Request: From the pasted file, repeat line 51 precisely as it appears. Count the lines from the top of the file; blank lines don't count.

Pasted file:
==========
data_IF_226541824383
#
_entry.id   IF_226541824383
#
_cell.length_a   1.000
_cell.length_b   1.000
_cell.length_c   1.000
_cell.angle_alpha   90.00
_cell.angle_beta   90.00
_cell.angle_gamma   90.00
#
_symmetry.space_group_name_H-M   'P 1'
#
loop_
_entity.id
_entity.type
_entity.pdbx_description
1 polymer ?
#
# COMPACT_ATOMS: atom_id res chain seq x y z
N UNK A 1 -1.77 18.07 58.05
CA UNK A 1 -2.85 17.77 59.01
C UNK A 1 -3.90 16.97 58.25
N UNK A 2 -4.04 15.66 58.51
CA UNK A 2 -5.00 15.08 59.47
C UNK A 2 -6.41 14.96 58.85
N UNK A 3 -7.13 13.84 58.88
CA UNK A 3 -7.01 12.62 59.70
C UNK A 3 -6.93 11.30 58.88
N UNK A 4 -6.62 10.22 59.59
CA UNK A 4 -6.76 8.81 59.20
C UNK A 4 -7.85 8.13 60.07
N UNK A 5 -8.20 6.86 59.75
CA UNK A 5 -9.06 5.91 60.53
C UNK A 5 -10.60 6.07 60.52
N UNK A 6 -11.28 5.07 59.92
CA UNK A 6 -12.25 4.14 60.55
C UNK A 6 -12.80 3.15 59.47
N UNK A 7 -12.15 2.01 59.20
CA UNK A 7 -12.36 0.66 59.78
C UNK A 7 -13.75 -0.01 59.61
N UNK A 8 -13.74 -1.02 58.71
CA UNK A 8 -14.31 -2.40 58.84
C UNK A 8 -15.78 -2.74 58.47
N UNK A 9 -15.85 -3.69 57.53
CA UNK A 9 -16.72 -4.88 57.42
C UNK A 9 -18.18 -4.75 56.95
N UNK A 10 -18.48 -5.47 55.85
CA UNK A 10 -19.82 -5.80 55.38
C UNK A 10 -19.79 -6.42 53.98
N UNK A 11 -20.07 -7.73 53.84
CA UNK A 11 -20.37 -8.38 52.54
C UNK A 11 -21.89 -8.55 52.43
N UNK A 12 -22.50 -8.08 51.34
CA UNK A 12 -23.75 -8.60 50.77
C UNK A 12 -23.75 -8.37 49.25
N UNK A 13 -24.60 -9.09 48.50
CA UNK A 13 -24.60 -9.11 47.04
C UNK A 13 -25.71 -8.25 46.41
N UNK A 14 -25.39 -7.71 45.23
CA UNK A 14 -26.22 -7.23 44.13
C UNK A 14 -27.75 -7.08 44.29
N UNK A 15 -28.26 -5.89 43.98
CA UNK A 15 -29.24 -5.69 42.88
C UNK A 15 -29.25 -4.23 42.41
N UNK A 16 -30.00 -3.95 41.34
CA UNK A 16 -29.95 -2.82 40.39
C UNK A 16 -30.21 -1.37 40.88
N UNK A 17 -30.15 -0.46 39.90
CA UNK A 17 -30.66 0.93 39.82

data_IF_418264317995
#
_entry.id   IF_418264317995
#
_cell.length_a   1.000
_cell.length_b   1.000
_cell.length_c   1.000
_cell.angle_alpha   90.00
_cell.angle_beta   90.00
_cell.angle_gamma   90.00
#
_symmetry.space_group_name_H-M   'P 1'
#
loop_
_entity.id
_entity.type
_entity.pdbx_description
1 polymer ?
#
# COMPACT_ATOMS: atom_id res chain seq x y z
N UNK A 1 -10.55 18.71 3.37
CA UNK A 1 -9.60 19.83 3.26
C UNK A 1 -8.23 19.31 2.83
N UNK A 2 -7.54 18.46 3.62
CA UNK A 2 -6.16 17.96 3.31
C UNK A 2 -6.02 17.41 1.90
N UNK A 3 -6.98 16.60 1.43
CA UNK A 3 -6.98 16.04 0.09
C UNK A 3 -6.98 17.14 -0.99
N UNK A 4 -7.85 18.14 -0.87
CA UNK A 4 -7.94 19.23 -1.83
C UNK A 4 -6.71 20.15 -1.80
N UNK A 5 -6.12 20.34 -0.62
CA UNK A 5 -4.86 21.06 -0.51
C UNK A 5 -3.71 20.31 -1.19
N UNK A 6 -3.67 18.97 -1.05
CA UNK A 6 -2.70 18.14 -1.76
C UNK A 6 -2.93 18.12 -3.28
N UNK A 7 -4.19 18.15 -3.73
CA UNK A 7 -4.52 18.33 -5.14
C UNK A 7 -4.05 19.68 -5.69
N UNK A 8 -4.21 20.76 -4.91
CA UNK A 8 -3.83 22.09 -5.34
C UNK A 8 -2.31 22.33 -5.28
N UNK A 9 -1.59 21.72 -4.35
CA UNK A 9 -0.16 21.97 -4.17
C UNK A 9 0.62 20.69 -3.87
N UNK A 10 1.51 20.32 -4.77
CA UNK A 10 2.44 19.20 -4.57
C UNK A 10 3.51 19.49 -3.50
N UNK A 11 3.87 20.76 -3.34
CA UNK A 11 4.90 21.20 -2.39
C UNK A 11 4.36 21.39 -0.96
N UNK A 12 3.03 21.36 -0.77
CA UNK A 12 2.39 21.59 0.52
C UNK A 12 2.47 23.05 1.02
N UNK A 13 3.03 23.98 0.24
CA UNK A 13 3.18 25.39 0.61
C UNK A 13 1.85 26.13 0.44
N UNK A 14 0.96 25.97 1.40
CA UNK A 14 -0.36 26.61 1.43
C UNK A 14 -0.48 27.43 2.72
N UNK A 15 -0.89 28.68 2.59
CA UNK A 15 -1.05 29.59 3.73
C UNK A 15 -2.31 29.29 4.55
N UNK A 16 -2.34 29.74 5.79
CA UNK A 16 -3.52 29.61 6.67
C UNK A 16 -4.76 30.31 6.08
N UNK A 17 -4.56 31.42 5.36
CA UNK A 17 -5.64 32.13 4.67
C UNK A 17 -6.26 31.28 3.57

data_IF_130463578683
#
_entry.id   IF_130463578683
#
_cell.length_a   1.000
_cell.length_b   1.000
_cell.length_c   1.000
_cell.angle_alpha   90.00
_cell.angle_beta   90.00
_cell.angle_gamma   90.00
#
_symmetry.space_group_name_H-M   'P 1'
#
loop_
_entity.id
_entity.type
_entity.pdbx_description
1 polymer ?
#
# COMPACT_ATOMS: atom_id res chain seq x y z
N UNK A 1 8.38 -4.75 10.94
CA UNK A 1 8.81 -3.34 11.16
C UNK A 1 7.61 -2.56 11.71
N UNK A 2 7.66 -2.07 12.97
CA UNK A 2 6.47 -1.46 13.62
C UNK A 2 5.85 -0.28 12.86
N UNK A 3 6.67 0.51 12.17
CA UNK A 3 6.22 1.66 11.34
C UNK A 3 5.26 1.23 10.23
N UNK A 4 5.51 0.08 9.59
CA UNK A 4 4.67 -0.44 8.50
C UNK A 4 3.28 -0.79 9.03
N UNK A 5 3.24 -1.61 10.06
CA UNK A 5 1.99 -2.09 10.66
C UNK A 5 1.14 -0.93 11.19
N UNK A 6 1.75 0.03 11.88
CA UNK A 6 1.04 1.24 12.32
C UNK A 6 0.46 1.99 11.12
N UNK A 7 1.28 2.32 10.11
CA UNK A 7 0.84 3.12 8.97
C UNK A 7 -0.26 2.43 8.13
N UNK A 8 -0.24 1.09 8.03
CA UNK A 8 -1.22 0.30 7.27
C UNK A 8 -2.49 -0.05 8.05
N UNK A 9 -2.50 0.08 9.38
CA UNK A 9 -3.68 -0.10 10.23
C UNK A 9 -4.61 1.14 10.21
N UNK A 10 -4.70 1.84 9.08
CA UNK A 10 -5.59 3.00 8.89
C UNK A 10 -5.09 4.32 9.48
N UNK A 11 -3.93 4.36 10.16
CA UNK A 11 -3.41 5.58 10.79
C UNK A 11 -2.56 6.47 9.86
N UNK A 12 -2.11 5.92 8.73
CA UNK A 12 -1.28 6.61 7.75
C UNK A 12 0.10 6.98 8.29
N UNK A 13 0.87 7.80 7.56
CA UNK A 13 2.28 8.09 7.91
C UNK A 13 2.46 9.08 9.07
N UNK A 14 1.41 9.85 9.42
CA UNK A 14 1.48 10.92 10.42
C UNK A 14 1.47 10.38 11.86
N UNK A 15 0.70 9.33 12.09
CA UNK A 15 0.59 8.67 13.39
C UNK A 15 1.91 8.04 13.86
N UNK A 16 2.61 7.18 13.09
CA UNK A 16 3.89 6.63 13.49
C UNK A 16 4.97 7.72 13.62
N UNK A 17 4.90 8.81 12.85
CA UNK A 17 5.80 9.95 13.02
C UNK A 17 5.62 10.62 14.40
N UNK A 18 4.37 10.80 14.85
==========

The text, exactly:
N UNK A 11 -20.07 -7.73 53.84